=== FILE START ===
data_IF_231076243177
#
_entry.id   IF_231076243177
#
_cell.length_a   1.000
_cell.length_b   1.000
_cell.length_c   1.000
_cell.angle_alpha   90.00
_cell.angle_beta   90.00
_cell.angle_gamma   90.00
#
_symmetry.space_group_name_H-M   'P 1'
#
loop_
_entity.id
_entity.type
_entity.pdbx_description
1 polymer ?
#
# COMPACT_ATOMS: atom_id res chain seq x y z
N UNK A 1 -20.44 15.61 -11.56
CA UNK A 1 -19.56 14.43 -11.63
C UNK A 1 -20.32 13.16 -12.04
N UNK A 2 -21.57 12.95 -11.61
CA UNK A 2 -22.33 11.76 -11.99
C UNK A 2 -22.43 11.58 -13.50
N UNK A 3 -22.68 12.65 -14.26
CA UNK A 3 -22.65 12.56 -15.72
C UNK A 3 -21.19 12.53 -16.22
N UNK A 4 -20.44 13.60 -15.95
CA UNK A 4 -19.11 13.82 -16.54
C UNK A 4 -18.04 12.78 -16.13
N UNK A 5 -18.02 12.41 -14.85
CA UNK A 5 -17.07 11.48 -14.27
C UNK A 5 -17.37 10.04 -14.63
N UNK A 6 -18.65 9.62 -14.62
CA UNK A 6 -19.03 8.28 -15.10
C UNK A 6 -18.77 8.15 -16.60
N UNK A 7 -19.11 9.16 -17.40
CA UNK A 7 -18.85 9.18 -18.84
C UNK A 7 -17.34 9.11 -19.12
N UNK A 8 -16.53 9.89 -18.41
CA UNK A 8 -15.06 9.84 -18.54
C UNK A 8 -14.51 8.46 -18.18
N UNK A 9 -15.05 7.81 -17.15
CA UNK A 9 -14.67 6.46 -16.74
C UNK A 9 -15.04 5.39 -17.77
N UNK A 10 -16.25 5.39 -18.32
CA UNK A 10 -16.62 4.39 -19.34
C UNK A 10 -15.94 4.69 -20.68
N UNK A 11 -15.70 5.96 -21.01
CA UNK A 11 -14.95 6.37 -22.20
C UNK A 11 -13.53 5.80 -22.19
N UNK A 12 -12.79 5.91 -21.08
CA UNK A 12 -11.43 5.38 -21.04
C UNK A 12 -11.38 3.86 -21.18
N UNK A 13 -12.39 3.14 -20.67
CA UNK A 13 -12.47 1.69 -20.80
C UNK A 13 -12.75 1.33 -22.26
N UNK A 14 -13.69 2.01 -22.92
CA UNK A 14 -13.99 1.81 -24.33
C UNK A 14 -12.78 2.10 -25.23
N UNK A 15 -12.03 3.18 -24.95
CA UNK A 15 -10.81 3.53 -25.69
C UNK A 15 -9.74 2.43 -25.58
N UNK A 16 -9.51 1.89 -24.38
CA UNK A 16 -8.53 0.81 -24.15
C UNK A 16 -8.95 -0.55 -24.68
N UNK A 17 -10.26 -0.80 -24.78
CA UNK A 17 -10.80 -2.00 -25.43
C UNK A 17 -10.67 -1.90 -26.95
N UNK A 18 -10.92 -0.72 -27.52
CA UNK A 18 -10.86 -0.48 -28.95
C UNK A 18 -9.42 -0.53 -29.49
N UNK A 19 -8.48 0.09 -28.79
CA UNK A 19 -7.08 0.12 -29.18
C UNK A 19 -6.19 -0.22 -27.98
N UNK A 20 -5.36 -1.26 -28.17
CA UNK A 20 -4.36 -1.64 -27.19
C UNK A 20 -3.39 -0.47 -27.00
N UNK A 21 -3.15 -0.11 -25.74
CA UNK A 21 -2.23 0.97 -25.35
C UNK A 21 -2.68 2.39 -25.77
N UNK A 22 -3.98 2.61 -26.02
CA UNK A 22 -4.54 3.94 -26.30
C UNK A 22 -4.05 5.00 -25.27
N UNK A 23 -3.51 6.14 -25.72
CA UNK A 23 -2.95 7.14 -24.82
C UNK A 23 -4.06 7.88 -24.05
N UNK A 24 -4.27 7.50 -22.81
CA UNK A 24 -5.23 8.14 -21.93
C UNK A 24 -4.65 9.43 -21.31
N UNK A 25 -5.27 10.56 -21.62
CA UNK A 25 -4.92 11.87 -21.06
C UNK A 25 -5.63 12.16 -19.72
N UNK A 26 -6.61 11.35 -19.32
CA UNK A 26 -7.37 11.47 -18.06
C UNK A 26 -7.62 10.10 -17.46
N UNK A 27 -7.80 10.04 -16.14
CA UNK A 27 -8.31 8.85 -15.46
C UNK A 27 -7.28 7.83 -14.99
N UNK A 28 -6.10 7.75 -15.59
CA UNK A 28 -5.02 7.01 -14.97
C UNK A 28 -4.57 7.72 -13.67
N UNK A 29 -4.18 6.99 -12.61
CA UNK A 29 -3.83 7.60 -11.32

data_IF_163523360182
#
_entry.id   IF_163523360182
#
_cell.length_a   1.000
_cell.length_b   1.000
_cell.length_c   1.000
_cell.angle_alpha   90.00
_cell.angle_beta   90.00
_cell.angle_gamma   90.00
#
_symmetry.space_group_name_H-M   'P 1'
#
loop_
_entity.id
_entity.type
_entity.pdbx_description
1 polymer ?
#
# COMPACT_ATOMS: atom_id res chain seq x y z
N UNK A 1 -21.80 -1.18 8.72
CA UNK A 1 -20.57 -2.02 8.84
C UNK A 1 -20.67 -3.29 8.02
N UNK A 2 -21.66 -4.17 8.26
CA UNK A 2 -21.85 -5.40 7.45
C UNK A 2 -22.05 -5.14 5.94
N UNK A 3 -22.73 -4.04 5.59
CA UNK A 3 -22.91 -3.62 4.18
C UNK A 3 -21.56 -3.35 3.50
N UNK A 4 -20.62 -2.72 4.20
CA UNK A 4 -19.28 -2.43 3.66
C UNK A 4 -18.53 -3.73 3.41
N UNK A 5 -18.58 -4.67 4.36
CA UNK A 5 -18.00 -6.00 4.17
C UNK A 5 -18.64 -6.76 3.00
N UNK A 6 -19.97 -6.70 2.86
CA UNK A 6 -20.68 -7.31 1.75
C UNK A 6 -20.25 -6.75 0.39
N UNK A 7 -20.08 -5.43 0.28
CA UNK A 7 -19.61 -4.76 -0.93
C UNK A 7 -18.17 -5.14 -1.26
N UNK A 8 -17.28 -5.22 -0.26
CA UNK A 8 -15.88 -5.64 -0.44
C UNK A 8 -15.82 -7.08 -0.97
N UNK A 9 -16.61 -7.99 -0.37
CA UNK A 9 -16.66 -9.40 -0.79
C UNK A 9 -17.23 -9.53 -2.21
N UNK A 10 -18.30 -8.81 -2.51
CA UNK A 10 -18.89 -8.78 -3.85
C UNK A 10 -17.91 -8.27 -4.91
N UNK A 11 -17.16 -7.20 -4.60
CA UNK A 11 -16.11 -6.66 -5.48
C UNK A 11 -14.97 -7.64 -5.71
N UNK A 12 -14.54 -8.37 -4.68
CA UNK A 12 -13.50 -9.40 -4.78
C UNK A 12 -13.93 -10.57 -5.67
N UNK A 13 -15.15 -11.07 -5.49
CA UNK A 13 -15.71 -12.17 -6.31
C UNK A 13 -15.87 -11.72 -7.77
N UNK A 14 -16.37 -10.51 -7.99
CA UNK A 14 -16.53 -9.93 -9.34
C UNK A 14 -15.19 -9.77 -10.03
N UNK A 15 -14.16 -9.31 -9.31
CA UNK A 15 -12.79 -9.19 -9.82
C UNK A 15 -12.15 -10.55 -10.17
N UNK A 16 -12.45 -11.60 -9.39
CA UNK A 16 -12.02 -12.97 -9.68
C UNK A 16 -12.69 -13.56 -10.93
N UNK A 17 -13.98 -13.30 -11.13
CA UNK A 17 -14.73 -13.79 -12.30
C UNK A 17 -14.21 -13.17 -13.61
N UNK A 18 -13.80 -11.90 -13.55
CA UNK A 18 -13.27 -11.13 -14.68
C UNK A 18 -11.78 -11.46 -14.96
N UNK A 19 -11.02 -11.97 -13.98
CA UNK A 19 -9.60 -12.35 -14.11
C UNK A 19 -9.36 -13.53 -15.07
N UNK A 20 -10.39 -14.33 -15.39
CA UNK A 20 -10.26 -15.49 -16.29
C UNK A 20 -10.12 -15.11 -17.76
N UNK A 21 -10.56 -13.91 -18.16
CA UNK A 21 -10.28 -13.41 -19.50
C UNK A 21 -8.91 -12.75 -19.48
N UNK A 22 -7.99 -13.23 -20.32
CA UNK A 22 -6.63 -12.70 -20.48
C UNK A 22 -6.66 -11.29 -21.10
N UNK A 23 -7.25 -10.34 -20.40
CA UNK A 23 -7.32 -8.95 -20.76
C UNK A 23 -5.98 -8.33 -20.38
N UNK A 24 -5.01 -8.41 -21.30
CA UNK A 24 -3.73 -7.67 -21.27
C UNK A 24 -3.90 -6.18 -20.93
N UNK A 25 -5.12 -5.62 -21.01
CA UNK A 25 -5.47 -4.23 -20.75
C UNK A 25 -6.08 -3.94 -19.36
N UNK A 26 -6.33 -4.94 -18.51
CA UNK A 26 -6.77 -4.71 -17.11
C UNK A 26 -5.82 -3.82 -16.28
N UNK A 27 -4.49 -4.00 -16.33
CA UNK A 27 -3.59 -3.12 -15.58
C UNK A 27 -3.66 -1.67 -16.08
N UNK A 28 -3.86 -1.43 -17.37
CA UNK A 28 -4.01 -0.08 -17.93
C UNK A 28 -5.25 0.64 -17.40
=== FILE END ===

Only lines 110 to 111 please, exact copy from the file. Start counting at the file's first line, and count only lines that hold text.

#
_cell.length_a   1.000